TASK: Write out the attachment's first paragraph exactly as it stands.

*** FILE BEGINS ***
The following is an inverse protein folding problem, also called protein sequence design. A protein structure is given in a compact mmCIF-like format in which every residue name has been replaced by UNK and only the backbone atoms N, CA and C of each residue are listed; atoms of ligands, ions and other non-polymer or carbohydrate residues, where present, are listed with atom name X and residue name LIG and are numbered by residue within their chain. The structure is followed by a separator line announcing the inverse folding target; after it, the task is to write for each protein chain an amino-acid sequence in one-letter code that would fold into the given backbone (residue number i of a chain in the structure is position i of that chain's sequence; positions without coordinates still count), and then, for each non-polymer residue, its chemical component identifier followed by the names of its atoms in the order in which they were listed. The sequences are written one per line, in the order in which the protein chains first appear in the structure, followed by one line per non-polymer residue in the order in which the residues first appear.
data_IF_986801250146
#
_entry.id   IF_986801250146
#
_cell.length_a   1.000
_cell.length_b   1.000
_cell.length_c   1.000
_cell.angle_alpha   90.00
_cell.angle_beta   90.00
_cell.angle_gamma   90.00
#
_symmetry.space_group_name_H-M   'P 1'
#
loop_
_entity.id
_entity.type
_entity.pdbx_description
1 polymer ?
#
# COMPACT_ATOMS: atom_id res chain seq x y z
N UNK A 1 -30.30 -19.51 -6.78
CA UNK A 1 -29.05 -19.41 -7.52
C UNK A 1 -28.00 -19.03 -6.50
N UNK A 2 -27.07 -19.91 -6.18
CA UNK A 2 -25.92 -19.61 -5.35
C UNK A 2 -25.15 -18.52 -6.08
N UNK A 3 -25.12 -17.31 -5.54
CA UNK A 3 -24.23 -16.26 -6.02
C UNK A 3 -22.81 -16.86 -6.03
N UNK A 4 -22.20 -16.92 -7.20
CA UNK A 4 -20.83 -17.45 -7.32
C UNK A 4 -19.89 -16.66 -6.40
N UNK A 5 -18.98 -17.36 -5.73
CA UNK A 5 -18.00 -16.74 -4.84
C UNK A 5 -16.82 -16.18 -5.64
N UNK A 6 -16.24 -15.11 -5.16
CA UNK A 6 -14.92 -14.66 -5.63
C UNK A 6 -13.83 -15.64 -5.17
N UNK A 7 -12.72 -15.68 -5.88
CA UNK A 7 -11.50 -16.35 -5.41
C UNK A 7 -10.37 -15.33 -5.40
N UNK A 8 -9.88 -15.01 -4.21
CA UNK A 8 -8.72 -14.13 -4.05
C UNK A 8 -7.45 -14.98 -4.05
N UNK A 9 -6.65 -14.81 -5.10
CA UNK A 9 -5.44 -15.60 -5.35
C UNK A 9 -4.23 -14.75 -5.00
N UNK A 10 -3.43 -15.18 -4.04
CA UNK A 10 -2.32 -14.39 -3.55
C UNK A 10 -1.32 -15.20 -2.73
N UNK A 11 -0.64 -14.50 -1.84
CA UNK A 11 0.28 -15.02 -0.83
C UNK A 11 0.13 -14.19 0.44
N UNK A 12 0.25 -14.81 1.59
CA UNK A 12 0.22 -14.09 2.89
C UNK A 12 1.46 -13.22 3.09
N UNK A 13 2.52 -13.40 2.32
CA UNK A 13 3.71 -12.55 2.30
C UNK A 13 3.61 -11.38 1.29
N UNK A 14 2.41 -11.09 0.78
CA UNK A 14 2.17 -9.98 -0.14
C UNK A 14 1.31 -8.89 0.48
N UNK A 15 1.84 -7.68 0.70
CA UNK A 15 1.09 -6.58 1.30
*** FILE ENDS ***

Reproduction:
The following is an inverse protein folding problem, also called protein sequence design. A protein structure is given in a compact mmCIF-like format in which every residue name has been replaced by UNK and only the backbone atoms N, CA and C of each residue are listed; atoms of ligands, ions and other non-polymer or carbohydrate residues, where present, are listed with atom name X and residue name LIG and are numbered by residue within their chain. The structure is followed by a separator line announcing the inverse folding target; after it, the task is to write for each protein chain an amino-acid sequence in one-letter code that would fold into the given backbone (residue number i of a chain in the structure is position i of that chain's sequence; positions without coordinates still count), and then, for each non-polymer residue, its chemical component identifier followed by the names of its atoms in the order in which they were listed. The sequences are written one per line, in the order in which the protein chains first appear in the structure, followed by one line per non-polymer residue in the order in which the residues first appear.